5 Financial Tips for Retired Service Members & Veterans

Retired Service Members & Veterans: Gain More Confidence and Peace of Mind for Your Financial Future

Returning to civilian life after serving in the military can be a huge transition, to say the least. From adjusting to a new routine and understanding your benefits to navigate the VA and starting a new career, there’s a lot to unpack. At Aviance Capital Partners, our goal is to help retired service members and veterans find confidence in their long-term financial futures. Whether you are newly retired from the military or a veteran who has retired from the workforce completely, here are the top 5 financial tips we suggest for veterans.

1. Understand & Manage Your Cash Flow

No matter where you are in your post-military career, understanding and managing your cash flow is an essential aspect of your long-term financial plan.

Veterans in the Private Workforce

Younger veterans who are transitioning to a private sector job should prioritize budgeting and tracking expenses. Now that you’ve returned to civilian life, there are likely additional expenses to manage that you didn’t have to think about when you were actively serving. As tedious as it may sound, tracking your expenses can be a great way to understand where your money is going every month and find opportunities for financial improvement.

Another important aspect of managing cash flow is to avoid overusing credit. Unfortunately, veterans can be more likely to suffer from credit card debt than their civilian counterparts.[1] But we believe it doesn’t have to be that way. With the right knowledge, veterans don’t have to fall into the trap of credit cards.

Credit is a powerful tool, but if not used wisely, it can derail your finances for years to come. A common guideline is to make sure you only charge what you can afford to pay off every month. Racking up credit card purchases that exceed your monthly cash flow is a quick way to trap yourself with late fees and expensive interest charges. Remember that your credit score can affect your ability to finance large purchases (a house, car, or other major purchase) and it should be protected like actual cash or other assets.

Retired Veterans

As a retired veteran, the question becomes how much should you expect to receive from your military pension each year. What you can expect from your military retirement benefits depends on when you joined the military.[2] You may be enrolled in one of the following:

  • Legacy High-3 (High-36) System: For service members who joined prior to January 1, 2018. This is a defined benefit plan that provides a lifetime monthly annuity after 20 years of service. The monthly benefit you will receive depends on your years of service and it is calculated at 2.5 times your highest 36 months of base pay. With this plan, any TSP contributions you make will not be matched by the government
  • Blended Retirement System (BRS): This plan when into effect on January 1, 2018, and it includes matching TSP contributions, retention bonuses, and a monthly lifetime annuity after 20 years of service. This annuity is calculated at 2% per year served.

Once you have an idea of what to expect from your military retirement pay, you can factor in any private sector or individual retirement plans, and Social Security, to better understand your monthly cash flow. At that point, adjustments to your retirement plan may be needed depending on whether you will have a cash flow surplus or shortfall.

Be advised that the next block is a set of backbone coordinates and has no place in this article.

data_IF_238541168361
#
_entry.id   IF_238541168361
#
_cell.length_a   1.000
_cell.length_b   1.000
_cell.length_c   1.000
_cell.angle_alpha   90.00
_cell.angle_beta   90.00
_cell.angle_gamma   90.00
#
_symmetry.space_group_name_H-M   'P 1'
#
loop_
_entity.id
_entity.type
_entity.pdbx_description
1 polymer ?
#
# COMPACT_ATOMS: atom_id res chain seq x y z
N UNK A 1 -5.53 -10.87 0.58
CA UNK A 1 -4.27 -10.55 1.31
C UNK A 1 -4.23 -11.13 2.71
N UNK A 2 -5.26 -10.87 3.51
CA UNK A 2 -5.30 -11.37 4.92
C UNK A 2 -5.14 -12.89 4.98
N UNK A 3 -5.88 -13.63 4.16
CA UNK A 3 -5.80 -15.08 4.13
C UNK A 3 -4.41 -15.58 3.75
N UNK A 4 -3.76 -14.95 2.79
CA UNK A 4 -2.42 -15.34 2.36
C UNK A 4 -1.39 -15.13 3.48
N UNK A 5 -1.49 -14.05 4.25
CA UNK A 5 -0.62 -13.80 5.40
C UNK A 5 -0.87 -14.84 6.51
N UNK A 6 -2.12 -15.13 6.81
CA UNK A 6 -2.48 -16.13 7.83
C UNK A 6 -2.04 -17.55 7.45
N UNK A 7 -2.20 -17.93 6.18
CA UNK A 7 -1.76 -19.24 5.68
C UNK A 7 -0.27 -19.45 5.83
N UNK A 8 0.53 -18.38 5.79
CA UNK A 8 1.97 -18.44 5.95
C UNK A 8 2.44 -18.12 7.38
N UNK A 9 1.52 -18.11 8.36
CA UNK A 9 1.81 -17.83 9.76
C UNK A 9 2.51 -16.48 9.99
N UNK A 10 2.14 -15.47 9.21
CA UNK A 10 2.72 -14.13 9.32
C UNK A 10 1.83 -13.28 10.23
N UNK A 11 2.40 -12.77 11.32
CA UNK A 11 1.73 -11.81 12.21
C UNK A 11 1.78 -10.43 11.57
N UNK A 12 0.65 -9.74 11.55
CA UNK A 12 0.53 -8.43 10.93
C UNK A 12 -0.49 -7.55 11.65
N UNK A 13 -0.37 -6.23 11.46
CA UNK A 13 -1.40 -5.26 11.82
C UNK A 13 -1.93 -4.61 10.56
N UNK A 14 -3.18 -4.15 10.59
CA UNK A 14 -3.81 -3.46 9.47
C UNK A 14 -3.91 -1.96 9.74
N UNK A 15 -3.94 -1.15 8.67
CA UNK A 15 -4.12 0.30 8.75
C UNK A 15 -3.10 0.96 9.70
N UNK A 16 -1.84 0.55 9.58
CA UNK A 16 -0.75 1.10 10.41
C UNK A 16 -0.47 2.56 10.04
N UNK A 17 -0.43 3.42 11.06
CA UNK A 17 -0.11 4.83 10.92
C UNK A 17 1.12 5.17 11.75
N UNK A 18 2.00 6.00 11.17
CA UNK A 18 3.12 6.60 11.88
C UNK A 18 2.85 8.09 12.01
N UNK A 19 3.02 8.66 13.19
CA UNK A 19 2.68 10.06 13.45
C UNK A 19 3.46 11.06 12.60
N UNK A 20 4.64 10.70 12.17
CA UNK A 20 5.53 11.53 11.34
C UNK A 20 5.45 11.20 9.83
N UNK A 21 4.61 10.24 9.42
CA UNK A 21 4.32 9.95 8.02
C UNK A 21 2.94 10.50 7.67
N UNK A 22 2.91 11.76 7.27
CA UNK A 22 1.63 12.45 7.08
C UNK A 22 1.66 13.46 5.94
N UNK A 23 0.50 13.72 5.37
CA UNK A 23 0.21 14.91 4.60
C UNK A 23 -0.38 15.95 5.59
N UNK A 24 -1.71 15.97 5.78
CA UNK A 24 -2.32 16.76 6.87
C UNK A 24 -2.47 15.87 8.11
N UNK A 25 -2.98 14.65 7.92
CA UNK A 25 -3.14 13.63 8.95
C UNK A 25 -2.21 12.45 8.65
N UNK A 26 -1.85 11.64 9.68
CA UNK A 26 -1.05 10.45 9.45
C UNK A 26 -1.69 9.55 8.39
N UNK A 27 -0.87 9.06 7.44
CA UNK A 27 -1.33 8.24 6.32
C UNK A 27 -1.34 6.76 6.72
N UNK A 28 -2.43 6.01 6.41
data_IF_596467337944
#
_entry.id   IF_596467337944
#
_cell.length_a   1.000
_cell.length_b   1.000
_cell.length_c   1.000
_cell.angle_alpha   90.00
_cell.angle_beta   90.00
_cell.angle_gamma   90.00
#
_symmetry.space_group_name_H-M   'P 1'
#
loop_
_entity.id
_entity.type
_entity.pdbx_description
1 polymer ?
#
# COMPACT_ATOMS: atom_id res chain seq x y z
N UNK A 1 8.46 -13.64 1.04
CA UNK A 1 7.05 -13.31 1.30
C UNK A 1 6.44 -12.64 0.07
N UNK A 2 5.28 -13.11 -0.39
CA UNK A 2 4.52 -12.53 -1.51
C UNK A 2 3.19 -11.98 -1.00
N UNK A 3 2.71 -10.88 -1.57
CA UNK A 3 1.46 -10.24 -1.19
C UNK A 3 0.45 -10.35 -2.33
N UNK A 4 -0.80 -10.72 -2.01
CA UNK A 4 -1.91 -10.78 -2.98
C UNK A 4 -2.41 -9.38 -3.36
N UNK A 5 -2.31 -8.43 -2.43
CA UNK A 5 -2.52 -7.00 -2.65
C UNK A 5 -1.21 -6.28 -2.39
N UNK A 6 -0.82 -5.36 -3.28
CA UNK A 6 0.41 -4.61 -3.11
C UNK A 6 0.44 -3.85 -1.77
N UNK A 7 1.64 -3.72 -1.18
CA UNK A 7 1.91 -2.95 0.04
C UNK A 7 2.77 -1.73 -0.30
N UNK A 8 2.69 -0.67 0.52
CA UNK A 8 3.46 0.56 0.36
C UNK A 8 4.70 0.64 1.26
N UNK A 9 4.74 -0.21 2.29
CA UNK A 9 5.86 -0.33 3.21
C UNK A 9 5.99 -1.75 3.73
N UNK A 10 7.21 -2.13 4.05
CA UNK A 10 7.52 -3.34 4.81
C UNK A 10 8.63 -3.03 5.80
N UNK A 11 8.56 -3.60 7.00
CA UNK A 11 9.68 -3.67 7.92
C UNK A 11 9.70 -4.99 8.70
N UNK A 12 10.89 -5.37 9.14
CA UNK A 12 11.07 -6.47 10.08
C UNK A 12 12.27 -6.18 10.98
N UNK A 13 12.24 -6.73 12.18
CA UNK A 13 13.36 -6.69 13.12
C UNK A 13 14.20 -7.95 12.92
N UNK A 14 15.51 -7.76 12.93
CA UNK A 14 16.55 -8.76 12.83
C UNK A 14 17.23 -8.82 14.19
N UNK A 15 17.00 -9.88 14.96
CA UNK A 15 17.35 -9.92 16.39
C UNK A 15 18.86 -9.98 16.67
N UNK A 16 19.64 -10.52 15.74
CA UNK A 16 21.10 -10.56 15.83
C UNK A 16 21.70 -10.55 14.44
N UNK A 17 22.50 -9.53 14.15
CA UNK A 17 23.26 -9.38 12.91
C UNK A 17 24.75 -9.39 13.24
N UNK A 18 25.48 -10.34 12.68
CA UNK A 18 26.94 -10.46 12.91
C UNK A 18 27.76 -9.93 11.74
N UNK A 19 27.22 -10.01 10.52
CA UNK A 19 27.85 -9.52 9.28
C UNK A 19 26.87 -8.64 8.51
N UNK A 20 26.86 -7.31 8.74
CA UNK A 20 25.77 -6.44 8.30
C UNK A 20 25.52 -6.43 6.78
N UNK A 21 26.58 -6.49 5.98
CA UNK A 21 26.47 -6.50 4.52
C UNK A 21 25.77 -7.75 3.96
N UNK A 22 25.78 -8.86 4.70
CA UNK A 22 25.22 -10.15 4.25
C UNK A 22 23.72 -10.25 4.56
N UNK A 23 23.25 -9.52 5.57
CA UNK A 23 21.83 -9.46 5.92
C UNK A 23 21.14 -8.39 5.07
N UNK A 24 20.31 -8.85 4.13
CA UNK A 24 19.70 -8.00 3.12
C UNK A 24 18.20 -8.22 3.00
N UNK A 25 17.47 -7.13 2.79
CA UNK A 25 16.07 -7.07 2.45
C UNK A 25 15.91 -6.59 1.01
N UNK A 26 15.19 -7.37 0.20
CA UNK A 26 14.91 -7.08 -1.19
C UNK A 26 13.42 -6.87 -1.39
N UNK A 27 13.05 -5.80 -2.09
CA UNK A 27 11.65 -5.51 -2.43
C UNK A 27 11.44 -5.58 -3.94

2, Consider a TSP Rollover

Veterans can also consider a TSP rollover upon retiring from their military service. Since TSP accounts are similar to the private-sector 401(k), they have the option to be rolled over into a traditional or Roth IRA upon separation from service in the military.

The advantages of a TSP rollover include:

  • Full investment control: TSP accounts are limited to a handful of approved investments. IRAs, on the other hand, have a much broader investment selection which could improve your returns over time.
  • Portability: IRAs are much more portable than TSPs. If you choose to transfer your IRA to another custodian, you will usually be able to keep your investments. With a TSP, however, the investments are only held within the plan and must be sold and reinvested when rolled over to an IRA.
  • Professional management: Rolling over your TSP funds to an IRA will allow you to hire a professional investment advisor to manage the account. There are fees for this service, though, so that will need to be weighed against the potential return.

Disadvantages include:

  • Higher expense ratios: TSPs are very low-cost investment options. Transferring your account to an IRA will more than likely result in higher expense ratios, which could impact your long-term returns. There is also no fee to leave your account invested with the government.
  • Might have to pay taxes: If you choose to roll over your TSP to a Roth IRA, you will be required to pay tax on any pre-tax contributions and earnings made to your TSP. Depending on your account balance, this could be a huge tax liability that will need to be considered before making the rollover.
  • Less creditor protection: Though both IRAs and TSP accounts are protected from creditors on a federal level, TSPs offer unlimited protection while IRAs only have $1.3 million of protection.

Whether you choose to keep your plan invested with the government or roll it over to an IRA, it’s crucial to balance your investment suitability, flexibility, and expense concerns prior to making the switch.


3. Optimize Disability Payments

If you were injured during your time of service, you may be eligible for disability payments. These are tax-free benefits for certain qualifying conditions; in some cases, veterans’ survivors may also receive payments.

There are also special housing grants available to those with service or aging-related disabilities. To find out if you qualify for the Specially Adapted Housing (SAH) or Special Housing Adaptation (SHA) grants, visit the VA’s website here.